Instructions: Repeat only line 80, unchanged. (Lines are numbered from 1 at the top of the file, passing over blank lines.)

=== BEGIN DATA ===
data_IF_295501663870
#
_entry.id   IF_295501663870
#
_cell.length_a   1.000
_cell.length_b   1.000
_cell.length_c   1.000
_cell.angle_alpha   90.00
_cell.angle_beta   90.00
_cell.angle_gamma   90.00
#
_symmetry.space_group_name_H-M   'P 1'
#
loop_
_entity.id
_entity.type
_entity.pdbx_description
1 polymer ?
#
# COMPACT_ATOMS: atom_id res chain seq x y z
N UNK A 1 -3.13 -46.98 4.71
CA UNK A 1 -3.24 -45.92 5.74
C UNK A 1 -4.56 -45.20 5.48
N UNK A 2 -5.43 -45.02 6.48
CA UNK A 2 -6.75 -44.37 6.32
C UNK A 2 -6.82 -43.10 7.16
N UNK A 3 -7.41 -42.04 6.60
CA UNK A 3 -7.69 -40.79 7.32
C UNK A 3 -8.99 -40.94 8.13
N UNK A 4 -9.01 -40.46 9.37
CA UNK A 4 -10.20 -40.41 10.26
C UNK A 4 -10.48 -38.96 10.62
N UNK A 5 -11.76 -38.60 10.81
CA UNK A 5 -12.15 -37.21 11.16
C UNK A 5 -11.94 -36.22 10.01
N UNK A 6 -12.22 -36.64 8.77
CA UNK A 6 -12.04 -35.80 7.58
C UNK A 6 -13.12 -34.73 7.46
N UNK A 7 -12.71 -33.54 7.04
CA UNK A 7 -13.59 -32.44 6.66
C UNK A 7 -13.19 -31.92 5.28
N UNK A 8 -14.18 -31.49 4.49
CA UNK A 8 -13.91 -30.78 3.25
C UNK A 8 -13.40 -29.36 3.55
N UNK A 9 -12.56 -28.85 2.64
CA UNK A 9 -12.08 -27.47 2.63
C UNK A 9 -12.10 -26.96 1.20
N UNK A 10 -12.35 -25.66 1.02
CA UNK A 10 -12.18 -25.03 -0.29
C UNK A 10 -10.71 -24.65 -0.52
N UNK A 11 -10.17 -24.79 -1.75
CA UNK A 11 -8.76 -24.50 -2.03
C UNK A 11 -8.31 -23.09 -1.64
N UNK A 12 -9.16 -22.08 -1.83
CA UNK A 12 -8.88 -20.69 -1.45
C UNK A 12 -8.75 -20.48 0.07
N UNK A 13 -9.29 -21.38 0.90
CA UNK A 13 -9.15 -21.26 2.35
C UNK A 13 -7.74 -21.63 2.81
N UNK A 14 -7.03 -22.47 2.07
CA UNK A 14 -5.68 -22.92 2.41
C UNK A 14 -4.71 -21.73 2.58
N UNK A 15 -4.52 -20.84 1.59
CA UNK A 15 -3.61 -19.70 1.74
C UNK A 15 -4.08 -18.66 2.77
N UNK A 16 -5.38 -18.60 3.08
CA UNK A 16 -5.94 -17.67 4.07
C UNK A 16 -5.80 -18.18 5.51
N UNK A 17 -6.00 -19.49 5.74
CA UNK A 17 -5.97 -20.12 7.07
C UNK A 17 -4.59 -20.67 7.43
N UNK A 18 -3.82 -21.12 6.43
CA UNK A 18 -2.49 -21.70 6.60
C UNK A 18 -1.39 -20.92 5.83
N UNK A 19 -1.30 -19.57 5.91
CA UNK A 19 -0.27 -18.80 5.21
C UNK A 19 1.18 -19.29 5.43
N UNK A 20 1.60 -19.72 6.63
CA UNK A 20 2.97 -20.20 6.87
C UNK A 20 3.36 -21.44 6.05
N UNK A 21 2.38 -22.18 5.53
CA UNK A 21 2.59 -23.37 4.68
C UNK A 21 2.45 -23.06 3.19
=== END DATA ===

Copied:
C UNK A 20 3.36 -21.44 6.05